3 Safe Exercises for People With Bad Backs

When you have a bad back due to a chronic health condition or a previous injury, you must choose a form of exercise that doesn’t cause any additional pain. It is important to continue exercising despite having a back problem to avoid gaining weight, but you must avoid developing a new injury that can lead to needing bed rest. To prevent any additional back problems, make sure to discuss your exercise routine with a physician first.

Exercise 1: Swimming In a Heated Swimming Pool

Swimming is one of the best types of exercise for anyone with a previous back injury because the water creates buoyancy to support your body. Experts recommend swimming in warm water to prevent any muscle cramps while protecting the cartilage in your joints. Make sure to find an indoor swimming pool that has heated water so that you can swim comfortably. In addition, you can swim in an outdoor swimming pool when the weather is warm. Avoid swimming in an overcrowded swimming pool where someone will jump into the water above you or bump into you while you are swimming. You may want to participate in classes to learn new swimming strokes or to enjoy water aerobics.

Exercise 2: Gentle Yoga Postures and Movements

Yoga is an excellent form of exercise for you when you have a back problem, but it is important to use certain types of movements and poses. You cannot perform strenuous yoga postures such as handstands, but there are easy positions that are safe for you to do on a daily basis. Before beginning a yoga routine, make sure to have a soft mat or pile of rugs to recline on. You can recline on your back while bending your knees slowly toward your chest to release the tension in your spinal area during a knee twist, or you can kneel on the floor with the palms of your hands on the mat to curl your back into a cat pose. If you have never performed yoga before, then look for a local gym that offers beginner classes.

Exercise 3: Walking Inside or Outside

Walking is a fantastic exercise for any age group, and it is free. You can walk inside a larger building such as a shopping mall when the weather is inclement, but walking outside is also important so that you are exposed to sunlight. Make sure to wear comfortable and supportive shoes that will grip a walking surface to prevent any foot injuries along with protecting your back. When you are on a longer walk, have bottles of water available to prevent dehydration. If you are walking outside, use a protective sunscreen lotion to protect your skin from dangerous ultraviolet light. For additional enjoyment while walking, you can bring along a dog or join a walking group.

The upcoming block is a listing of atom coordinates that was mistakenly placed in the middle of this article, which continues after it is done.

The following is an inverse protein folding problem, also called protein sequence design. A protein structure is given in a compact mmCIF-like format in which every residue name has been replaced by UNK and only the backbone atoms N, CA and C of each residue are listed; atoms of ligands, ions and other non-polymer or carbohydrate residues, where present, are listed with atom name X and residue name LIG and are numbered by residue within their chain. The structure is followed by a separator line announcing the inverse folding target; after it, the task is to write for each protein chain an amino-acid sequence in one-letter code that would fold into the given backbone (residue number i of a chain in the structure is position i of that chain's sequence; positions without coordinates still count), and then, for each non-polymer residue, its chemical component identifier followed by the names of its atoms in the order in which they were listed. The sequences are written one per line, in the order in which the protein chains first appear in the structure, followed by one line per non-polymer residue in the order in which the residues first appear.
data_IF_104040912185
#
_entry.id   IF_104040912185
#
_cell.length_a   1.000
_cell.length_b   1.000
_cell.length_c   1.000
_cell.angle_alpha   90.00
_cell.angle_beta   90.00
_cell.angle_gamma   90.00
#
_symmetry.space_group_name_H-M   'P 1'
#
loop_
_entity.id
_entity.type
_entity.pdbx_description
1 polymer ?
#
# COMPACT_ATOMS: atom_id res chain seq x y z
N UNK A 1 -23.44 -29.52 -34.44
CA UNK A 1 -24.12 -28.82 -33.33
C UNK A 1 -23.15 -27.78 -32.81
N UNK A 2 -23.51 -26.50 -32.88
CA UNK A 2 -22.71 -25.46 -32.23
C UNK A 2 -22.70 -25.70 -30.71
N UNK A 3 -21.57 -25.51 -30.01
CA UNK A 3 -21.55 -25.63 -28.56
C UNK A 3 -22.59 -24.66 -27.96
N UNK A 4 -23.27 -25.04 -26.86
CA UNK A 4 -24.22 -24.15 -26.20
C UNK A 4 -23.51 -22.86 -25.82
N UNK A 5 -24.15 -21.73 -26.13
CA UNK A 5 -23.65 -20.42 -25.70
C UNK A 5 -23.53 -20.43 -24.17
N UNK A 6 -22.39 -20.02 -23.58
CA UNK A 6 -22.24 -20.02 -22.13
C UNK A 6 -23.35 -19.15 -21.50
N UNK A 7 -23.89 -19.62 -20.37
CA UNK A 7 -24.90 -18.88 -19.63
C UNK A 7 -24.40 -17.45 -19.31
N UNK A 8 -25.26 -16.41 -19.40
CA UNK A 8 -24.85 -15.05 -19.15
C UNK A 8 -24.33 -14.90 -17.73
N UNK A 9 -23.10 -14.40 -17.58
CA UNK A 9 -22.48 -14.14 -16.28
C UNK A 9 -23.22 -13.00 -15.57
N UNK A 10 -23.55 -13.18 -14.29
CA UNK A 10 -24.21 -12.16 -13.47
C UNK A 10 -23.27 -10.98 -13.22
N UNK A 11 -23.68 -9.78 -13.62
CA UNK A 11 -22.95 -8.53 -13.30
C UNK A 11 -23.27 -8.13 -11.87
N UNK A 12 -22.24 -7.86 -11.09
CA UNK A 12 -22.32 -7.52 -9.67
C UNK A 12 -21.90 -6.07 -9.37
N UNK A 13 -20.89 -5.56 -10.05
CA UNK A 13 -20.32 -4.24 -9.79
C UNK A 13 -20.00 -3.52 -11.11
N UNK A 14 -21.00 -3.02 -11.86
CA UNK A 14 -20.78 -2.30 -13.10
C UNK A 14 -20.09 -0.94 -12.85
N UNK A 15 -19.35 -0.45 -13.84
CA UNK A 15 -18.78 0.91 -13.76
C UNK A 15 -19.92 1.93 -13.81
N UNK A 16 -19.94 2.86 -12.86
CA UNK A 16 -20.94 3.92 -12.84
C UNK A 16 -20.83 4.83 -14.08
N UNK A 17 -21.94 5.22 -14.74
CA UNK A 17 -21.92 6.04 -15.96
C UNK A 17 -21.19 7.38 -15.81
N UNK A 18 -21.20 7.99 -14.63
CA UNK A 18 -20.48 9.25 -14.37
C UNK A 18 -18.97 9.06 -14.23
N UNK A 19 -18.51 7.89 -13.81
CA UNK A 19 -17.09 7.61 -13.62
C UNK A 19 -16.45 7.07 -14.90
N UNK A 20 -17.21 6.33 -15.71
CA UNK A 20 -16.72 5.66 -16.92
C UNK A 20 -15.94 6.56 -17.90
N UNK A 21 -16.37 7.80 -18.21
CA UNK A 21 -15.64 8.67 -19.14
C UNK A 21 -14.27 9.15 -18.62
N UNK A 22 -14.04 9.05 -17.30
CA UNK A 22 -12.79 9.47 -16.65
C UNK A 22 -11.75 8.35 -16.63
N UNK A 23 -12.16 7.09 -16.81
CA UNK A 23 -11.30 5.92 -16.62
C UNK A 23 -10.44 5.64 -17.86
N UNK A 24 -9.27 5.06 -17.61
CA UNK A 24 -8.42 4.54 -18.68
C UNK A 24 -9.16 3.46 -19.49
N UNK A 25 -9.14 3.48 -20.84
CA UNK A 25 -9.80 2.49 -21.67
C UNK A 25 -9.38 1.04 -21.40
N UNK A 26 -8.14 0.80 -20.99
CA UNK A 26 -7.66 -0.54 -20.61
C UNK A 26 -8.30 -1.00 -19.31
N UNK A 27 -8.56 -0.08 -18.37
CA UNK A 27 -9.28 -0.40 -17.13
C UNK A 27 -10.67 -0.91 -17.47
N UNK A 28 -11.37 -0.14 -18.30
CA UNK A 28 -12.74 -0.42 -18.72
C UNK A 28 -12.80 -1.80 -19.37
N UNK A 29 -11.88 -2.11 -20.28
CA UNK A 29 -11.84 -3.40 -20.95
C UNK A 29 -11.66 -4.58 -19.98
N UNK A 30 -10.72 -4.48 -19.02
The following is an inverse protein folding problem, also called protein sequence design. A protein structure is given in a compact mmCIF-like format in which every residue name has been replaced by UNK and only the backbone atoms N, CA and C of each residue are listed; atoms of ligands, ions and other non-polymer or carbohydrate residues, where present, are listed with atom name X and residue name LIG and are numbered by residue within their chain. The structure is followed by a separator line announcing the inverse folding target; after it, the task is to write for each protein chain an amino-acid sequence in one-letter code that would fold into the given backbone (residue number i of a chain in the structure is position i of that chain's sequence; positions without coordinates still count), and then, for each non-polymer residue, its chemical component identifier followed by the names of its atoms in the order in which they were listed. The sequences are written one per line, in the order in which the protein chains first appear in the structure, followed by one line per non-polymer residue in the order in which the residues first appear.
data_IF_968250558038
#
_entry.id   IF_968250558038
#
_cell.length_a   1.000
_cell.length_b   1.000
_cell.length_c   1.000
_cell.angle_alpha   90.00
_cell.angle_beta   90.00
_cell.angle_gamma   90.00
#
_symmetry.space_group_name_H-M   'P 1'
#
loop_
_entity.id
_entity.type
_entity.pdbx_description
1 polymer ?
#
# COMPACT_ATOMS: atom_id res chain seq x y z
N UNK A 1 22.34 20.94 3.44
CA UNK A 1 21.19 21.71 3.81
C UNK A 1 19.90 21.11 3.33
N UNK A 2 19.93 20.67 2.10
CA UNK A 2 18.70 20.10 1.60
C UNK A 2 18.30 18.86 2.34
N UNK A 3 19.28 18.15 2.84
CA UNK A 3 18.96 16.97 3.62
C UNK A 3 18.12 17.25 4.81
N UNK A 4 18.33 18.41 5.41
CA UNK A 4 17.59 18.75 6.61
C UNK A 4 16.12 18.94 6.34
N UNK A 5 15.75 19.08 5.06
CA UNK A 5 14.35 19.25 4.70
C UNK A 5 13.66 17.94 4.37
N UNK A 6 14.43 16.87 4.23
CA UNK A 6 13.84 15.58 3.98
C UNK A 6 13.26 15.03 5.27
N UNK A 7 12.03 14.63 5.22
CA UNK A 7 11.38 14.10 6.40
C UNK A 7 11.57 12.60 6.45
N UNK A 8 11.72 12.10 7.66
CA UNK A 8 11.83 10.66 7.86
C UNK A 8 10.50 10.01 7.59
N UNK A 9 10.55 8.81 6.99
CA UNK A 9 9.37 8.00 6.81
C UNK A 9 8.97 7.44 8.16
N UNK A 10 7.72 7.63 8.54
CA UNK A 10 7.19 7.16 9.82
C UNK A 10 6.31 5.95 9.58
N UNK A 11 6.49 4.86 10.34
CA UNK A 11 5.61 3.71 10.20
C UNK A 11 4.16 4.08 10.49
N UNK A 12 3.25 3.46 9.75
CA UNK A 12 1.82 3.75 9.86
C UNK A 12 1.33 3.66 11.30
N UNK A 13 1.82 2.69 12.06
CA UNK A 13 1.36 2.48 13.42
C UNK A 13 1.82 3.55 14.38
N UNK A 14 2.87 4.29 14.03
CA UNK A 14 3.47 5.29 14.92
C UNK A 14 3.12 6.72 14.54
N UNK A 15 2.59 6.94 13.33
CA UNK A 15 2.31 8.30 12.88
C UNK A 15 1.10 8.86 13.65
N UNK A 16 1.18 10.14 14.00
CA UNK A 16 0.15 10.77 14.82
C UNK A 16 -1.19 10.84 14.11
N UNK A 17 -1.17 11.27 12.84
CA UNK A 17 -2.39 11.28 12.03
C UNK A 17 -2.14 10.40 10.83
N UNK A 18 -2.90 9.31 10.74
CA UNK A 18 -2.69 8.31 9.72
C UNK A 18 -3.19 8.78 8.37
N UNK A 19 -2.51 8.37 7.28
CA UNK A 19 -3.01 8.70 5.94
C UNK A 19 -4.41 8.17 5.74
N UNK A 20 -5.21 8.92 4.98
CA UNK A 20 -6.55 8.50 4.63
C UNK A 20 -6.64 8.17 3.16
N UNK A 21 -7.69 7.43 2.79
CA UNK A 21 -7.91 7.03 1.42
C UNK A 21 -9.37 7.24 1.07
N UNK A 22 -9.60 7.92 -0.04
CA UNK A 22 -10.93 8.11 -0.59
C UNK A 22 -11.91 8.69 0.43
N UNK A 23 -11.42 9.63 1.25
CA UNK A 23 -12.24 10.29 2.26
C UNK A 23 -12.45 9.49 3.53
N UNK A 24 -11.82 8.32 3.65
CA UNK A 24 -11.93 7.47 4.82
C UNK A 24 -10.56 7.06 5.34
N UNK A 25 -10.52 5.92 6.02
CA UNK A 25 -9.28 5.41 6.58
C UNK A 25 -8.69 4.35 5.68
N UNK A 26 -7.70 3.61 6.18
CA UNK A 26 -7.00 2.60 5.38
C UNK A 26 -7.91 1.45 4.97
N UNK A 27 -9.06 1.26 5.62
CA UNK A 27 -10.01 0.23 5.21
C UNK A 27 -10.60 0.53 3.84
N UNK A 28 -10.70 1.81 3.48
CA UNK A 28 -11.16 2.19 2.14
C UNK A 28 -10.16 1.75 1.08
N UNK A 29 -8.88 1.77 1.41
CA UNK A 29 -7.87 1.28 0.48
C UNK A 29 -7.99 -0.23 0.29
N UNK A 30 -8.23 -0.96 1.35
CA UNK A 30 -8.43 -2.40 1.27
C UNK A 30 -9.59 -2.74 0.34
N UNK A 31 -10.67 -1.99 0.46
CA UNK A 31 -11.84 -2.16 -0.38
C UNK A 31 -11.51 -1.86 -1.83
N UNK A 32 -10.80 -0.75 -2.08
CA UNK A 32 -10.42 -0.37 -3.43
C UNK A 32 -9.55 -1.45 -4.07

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Why Staying Inside is Bad for Your Health

For decades now, the evolution and spread of home electronics has encouraged people to spend more time inside. With the growth of remote working and the gig economy, more and more people are spending their entire working lives indoors. When taken to extremes, staying indoors can exacerbate a wide variety of health problems. Whether you are more vulnerable to mental or physical problems, the benefits of getting outdoor time deserve adequate recognition.

During late fall and winter, it is particularly important to find time for outdoors relaxation. These are the times of year when people naturally tend to stay inside. With the rise of central heating and other modern amenities, it has become far too normal for people to stay rooted indoors all year long. Although modern homes are designed to circulate air, it is all too common circulation systems to work poorly. As a result, indoor air can quickly become stale and unhealthy. The cheaper ventilation systems most people use can become clogged fairly easily. During the times of year when people generally keep their windows closed, indoor air can build up dangerously high amounts of dust, allergens and germs. When you breath stale indoor air, you never know what kinds of disgusting things you might be ingesting into your body. Mold and cockroach dander are two of the unhealthy substances that might linger in your home’s air without your knowledge.

Opening windows and using free-standing air filtration systems are two proactive steps you can take to improve the indoor air quality in your home. Spending time outdoors is an even cheaper and more effective way to improve the air you breathe and reduce your chances of illness. If you live in a built-up area with lots of traffic, you might have to walk or drive an appreciable distance to find a pristine outdoor area where you can breathe easily. Never doubt that making an effort to enjoy the outdoors is almost always a fine idea.

Crucially, staying indoors for long periods of time can negatively impact your mental health. Cabin fever is a very real phenomenon that occurs when people become cooped up and experience mental stress. While it is typically associated with winter time, this type of stress can impact people at any time of year. Symptoms of cabin fever can range from mild to debilitating. There is no hard and fast rule for how much outdoor time you’ll need in order to avoid cabin fever. If you are generally happy and joined with people you love spending time with, you could potentially spend long periods of time indoors without damaging mental effects. However, these ideal situations are all too rare and fleeting. Most people experience anxiety and phobias as part of their ordinary lives. To play it safe, acquire a warm jacket so you you can spend time outside each and every day, all year long.